Hello there!

Have you ever heard about something and been a little skeptical? Like — the "duck stack," a fancy schmancy dish at a restaurant in Oregon that involves pancakes and duck gravy? (I'll stick with bacon, thanks.) 

I was on the fence about joining a sorority in college. I didn't have a lot of experience with them besides stereotypical movies about them or Facebook posts from people a few years older than me deriding them. I didn't get the system — when I hung out with a new friend during the summer in college, she wasn't allowed to post the photos of our day together until *after* recruitment. And another friend had to put me on her sorority's official "list" of unaffiliated women she could talk to during the same process so that we could continue editing the newspaper together.

My bewilderment turned into intimidation, and I never got more than several arms' lengths closer to joining a sorority, overwhelmed by the Greek system and the stereotypes. But I also really felt like I was missing something by not participating.

I've since graduated, moved on, and never really ended up missing being part of a sorority. But as I saw different conversations online about making friends in adulthood, at least one person would suggest joining the Junior League. This I had truly never heard of before, but it vaguely sounded like a sorority.

Googling "Junior League stereotypes" (hey, I do the same thing when I'm looking to move to a new city/neighborhood) comes up with a few defensive results: "The JLW was originally organized by women who wanted to contribute to a society that offered them little opportunity to do so outside the home," wrote two members of the Junior League of Washington in response to a Washington Post column in 1993. And another woman proudly asserts her membership and the causes the League supports financially and with their volunteering time in a piece from Dallas's D Magazine in 1987.  More recently, the executive director of the Junior Leagues International wrote in HuffPost about how the Leagues of Charlottesville, Birmingham, Abilene, and more are using volunteerism to unite their groups and communities last October.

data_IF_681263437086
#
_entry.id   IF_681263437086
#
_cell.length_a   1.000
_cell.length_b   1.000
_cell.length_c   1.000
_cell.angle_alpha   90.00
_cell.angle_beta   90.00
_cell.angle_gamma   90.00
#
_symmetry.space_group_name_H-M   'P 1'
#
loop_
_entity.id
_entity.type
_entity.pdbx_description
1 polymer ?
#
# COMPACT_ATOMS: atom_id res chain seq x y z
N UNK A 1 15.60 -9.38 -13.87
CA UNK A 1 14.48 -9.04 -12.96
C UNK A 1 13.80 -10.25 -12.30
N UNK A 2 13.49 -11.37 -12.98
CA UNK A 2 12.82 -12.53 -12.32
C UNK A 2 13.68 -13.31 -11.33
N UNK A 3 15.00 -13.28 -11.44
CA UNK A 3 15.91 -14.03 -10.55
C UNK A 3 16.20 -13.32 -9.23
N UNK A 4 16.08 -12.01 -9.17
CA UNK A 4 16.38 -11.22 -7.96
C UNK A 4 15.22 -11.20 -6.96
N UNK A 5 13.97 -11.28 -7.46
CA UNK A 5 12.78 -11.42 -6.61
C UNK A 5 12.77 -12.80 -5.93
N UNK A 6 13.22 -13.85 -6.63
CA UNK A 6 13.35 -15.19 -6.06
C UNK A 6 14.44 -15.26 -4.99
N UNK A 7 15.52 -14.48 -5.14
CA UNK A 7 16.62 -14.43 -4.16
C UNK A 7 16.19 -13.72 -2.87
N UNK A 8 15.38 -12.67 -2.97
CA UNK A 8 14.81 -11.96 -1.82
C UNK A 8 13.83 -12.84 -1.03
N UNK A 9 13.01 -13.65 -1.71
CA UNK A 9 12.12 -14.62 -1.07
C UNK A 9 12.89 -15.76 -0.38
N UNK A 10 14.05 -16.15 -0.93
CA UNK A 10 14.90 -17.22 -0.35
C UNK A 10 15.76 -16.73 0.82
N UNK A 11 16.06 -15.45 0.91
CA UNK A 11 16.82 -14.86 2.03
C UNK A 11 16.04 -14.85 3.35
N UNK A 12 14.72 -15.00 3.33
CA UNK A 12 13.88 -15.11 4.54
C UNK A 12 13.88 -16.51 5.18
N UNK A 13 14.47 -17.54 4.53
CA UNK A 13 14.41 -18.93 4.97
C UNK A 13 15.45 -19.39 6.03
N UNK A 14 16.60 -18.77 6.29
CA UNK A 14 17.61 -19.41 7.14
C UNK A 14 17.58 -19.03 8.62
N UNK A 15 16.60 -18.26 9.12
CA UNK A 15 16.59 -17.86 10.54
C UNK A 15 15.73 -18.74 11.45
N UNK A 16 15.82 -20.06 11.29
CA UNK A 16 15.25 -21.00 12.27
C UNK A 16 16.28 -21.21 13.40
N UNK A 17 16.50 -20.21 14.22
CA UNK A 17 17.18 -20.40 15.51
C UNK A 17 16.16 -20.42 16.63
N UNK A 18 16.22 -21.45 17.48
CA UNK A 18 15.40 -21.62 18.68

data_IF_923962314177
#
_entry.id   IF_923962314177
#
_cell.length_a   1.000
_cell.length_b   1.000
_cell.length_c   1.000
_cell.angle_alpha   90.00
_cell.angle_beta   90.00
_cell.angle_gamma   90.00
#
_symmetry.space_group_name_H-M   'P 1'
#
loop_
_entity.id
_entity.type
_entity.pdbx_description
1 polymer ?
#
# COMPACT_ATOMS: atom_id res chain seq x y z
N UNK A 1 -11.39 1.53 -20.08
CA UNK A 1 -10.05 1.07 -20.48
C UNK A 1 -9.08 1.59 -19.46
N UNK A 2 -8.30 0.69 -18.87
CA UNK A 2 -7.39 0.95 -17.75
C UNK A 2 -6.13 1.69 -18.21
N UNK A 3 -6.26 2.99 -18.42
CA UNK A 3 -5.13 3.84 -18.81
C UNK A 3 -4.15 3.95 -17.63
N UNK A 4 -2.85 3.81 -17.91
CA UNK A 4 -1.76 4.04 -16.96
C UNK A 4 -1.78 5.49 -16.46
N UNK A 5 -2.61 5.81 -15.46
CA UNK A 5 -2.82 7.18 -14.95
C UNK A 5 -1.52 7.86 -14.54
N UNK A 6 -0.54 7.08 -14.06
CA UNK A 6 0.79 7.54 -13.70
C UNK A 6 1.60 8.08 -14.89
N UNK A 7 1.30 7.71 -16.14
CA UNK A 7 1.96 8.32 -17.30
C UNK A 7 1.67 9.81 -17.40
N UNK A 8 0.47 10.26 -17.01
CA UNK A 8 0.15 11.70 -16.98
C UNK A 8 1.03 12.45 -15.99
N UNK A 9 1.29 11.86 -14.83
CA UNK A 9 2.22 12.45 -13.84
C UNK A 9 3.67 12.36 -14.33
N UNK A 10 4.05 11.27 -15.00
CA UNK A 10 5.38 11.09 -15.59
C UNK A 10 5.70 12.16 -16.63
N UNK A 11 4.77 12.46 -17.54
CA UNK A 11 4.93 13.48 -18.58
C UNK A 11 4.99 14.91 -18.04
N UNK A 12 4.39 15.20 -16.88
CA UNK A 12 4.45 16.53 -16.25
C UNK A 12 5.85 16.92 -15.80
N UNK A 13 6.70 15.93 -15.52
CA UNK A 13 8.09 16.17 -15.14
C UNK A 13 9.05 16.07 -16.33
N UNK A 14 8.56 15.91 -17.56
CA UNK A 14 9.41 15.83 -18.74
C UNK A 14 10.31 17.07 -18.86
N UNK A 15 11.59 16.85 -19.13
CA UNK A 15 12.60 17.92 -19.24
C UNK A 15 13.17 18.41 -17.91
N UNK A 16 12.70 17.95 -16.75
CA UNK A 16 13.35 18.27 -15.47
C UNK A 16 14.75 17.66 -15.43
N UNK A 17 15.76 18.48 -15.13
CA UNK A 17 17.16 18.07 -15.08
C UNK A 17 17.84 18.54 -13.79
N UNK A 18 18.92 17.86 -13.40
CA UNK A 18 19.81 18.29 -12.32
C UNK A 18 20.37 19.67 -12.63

You know what is better than Googling? Talking it out with someone who is already involved with it. (That can go for the duck gravy thingy, too. Let me know if anyone has an in there!) Alejandra, a member of the Junior League of Phoenix, walked me through her Junior League experience. She works for a law firm as a marketing and events coordinator and lives with her boyfriend (and their two dogs!) and just joined the JLP. Here's what she had to say:

Your friend,

P.S. Want more info about the Junior League? Here's a map of their chapters and a HowStuffWorks breakdown about the Junior League's background.
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Christine: How did you find out about and decide to join Junior League? What was the process like? What does being a member involve?

Alejandra: I had heard people mention it before and I was familiar with the cookbooks they put out in the past (they were awesome). I was involved with a sorority in college and really missed having a network of women who were passionate about making a difference in the local community. After attending the informational meeting for the Junior League of Phoenix (JLP) I knew this was the network I was looking for! One important thing to know is that each League operates differently, for the JLP the process of joining was very easy, I had to attend an informational session and pay my dues. My provisional year (first year) consisted of a crash course on the JLP. The JLP operates on a point system. Depending on your year in the JLP the number of points required to remain an active member vary. I was required to earn 26 points, which can be done by attending meetings, training opportunities, and community impact shifts. Now that I am a first year active my point requirement is 16.